Posted on Dec 17, 2012
The Center for Research of Learning at the University of Kansas in collaboration with its partners CAST and NASDSE, seek qualified Graduate Research Assistants to join an innovative team of researchers and developers at the Center on Online Learning and Students with Disabilities. This federally funded Center seeks to understand how online learning can be made more accessible, engaging, and effective for K-12 learners with disabilities by investigating approaches that address learner variability within the range of conditions under which online learning occurs. To this end, researchers are engaged with districts, online developers, families, and students to identify trends, understand positive outcomes, identify and develop promising approaches, and test the potential effectiveness of key approaches.
These graduate research assistantships are available to full-time Ph.D. students in the Department of Special Education at the University of Kansas. The assistantships focus on supporting Center staff and researchers engaged in varied studies concerning K-12 online learning for students with disabilities. The research assistantships cover tuition, a competitive stipend, and fees for students. We are looking for the following in applicants:
- Strong oral and written communication skills in the English language.
- Knowledge of educational technology tools, practices, and online learning.
- Experience with research methodology, design, review of the literature, and similar skills in the area of data collection and synthesis.
- Prior experience with individuals with disabilities, especially in the K-12 classroom as a teacher, related service provider, or other educational professional seeking to the meet the overall developmental needs of individuals with disabilities.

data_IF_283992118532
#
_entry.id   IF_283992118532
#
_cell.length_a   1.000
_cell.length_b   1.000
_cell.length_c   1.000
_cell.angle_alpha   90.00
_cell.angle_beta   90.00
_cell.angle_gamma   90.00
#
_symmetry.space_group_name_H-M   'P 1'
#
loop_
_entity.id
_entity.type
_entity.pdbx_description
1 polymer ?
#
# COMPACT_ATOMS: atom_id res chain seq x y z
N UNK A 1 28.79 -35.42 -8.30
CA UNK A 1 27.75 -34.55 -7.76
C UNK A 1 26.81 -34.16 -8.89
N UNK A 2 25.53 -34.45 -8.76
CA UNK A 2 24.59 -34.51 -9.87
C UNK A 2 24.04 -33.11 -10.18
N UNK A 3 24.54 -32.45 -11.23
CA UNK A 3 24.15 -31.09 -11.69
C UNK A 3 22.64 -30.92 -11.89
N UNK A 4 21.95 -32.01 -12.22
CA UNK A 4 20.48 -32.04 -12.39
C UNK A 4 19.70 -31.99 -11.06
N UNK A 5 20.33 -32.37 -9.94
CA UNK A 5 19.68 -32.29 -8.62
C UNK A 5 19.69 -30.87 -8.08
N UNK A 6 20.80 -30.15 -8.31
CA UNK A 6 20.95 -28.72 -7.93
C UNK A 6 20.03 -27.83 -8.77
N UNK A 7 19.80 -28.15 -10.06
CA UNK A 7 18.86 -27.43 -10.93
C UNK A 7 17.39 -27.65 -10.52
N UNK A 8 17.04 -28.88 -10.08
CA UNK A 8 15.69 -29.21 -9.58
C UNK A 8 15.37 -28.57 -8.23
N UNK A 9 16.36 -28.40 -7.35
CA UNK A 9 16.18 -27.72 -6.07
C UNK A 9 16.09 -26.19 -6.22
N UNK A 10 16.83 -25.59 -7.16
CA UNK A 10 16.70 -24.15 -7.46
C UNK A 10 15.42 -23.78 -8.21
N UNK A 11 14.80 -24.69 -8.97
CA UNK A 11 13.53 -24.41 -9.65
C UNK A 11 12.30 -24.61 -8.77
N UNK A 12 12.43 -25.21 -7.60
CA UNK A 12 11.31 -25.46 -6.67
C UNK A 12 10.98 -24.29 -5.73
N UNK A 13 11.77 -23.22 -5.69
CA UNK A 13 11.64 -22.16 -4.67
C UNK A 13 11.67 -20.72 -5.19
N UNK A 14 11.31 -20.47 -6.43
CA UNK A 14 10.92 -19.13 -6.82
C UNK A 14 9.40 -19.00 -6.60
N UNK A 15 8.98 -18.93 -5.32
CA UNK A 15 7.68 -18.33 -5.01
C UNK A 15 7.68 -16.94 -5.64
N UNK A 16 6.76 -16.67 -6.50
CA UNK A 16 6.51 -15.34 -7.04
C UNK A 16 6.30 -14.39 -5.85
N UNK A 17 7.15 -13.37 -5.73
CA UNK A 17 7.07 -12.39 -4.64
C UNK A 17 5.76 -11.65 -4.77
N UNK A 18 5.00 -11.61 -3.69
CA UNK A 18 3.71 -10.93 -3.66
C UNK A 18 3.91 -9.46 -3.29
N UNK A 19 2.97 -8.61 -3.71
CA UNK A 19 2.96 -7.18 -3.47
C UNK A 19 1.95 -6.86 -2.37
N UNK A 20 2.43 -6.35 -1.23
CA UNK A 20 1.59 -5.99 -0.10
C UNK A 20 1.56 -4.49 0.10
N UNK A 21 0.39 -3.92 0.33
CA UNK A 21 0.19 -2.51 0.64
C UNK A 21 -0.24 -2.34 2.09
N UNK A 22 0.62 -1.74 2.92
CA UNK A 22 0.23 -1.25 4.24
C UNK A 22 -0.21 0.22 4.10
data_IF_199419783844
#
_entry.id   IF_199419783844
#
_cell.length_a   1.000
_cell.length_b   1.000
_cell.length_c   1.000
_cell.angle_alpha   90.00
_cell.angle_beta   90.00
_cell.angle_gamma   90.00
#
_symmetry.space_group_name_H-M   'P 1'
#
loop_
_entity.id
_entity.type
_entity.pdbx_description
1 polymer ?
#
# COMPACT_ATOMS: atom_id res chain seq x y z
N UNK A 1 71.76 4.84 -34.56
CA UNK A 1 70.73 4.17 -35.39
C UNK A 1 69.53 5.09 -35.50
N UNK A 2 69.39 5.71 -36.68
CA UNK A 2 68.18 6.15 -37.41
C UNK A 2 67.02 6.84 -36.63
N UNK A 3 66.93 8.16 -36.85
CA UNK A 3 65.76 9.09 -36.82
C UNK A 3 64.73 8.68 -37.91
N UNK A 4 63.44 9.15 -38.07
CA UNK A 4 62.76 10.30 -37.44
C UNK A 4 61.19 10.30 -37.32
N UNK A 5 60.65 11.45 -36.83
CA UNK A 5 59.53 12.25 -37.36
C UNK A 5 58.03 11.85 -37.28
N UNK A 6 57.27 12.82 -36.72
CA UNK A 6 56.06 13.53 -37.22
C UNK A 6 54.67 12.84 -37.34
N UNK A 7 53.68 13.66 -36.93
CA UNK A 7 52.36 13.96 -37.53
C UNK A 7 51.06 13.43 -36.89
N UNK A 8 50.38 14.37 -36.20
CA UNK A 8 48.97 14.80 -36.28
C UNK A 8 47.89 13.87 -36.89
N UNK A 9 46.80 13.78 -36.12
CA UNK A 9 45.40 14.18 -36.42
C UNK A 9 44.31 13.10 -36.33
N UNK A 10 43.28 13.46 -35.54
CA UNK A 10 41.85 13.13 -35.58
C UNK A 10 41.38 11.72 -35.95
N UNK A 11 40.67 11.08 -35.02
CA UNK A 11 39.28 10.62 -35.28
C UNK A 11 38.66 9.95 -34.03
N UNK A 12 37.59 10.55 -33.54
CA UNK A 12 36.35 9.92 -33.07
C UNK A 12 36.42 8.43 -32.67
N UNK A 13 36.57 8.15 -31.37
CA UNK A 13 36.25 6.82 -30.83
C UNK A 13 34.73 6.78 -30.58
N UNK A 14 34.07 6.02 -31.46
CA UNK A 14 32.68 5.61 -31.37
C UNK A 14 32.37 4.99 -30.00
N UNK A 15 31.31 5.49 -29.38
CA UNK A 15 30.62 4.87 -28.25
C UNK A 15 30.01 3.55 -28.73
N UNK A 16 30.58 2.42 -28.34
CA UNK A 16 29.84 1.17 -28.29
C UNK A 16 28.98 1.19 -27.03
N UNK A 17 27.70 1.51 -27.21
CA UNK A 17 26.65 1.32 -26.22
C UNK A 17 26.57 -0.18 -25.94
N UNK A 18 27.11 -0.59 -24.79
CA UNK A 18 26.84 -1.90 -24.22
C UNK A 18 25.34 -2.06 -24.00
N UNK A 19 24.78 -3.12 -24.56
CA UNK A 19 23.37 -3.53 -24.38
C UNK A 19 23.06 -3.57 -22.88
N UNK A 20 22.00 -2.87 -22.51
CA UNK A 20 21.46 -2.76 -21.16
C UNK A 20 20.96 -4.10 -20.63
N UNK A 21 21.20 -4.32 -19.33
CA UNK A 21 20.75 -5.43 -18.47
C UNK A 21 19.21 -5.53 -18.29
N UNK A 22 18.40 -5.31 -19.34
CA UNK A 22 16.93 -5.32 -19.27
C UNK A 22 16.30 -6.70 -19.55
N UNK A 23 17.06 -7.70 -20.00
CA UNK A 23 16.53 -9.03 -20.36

- Ability to collaborate with faculty members and peers.
The deadline for submitting your application materials for the Fall 2013 semester is April 1, 2013. However, we like to make research assistantship placements earlier in the year. If you are interested in pursuing your doctoral studies in the Department of Special Education at the University of Kansas, please visit our website to learn more about us and our program: http://www.soe.ku.edu/specialedu/academics/doctorate/admission/.
Should you have any questions about the Graduate Research Assistantship opportunities, please feel free to contact Diana Greer at firstname.lastname@example.org. For additional information about the Center, please see http://centerononlinelearning.org.
Posted on Dec 17, 2012
In today’s blog, let’s talk about some of the feedback we received from our pre-symposium questionnaire.
The survey was distributed to a total of twenty people, and fourteen sent it back to us. Demographically, four of our survey takers were teachers, four were administrators, two were consultants, two were vendors, and the remaining four said that they that they belonged in an “other” category (You’re probably saying, “Hold on, that’s 16 people!” Participants were allowed to select multiple answers if they filled more than one role).
All of the survey questions were answered on a scale of 1 to 5, with 1 being “strongly disagree”, 3 being “neutral”, and 5 being “strongly agree”. We also included an “I don’t know” option to let the survey takers opt out of any questions they didn’t feel comfortable answering. Here are the same questions you saw last blog, and the averaged answers we got from our pre-symposium survey.
Online learning environments can be designed so that they are accessible to and usable by all students with disabilities (including significant sensory and physical disabilities).
Students with significant disabilities (e.g. sensory and/or physical) can independently complete online assignments.
Students with disabilities are likely to achieve more in traditional settings than in online learning environments.
The currently deployed online learning systems (e.g. K12, Connections Academy, etc.) have been designed to sufficiently address the range of learner variability, including students with disabilities.